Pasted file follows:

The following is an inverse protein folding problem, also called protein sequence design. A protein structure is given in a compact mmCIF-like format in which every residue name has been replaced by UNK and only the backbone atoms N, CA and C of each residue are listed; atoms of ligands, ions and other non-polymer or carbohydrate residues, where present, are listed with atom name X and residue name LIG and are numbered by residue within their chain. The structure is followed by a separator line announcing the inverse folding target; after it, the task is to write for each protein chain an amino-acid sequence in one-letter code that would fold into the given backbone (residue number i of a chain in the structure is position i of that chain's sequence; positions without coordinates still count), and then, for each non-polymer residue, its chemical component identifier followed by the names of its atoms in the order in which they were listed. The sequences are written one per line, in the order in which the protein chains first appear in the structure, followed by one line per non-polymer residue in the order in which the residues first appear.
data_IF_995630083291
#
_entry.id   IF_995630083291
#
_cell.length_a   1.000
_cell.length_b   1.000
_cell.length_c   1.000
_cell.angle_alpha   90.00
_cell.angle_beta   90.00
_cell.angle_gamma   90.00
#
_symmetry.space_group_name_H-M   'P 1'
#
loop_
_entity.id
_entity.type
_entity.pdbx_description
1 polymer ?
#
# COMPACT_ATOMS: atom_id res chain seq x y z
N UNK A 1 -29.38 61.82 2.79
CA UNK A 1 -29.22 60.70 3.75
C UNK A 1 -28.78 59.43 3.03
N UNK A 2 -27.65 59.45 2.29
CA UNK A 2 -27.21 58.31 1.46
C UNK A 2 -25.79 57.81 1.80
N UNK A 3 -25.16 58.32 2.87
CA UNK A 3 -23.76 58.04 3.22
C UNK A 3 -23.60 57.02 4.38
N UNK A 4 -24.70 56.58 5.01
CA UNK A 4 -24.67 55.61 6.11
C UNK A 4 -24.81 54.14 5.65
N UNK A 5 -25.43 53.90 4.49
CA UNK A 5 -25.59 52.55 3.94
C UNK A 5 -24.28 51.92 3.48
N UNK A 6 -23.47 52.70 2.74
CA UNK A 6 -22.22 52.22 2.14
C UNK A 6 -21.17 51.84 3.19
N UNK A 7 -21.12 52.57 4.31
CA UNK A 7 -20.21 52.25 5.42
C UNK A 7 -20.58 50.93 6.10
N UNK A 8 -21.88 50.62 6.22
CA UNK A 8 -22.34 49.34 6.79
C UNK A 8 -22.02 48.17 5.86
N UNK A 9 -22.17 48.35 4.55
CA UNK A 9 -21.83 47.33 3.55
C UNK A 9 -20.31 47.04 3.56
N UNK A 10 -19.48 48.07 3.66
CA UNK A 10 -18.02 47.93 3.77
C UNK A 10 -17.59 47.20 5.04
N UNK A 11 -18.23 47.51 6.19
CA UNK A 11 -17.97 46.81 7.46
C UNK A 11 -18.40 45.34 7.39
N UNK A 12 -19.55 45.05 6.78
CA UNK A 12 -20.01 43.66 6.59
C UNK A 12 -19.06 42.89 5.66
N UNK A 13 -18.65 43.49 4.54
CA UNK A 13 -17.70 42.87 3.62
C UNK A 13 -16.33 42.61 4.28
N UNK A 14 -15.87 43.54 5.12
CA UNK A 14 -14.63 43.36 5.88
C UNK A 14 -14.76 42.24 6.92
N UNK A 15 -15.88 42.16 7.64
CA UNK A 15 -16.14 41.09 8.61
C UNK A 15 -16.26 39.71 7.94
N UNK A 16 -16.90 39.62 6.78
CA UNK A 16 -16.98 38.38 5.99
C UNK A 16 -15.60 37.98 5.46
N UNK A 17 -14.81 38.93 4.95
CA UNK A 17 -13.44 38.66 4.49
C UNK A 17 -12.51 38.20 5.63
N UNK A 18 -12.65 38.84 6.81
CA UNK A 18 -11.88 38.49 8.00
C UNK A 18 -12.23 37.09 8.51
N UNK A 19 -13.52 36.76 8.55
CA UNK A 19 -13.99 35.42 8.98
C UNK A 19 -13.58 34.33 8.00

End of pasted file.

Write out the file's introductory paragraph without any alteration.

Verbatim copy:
The following is an inverse protein folding problem, also called protein sequence design. A protein structure is given in a compact mmCIF-like format in which every residue name has been replaced by UNK and only the backbone atoms N, CA and C of each residue are listed; atoms of ligands, ions and other non-polymer or carbohydrate residues, where present, are listed with atom name X and residue name LIG and are numbered by residue within their chain. The structure is followed by a separator line announcing the inverse folding target; after it, the task is to write for each protein chain an amino-acid sequence in one-letter code that would fold into the given backbone (residue number i of a chain in the structure is position i of that chain's sequence; positions without coordinates still count), and then, for each non-polymer residue, its chemical component identifier followed by the names of its atoms in the order in which they were listed. The sequences are written one per line, in the order in which the protein chains first appear in the structure, followed by one line per non-polymer residue in the order in which the residues first appear.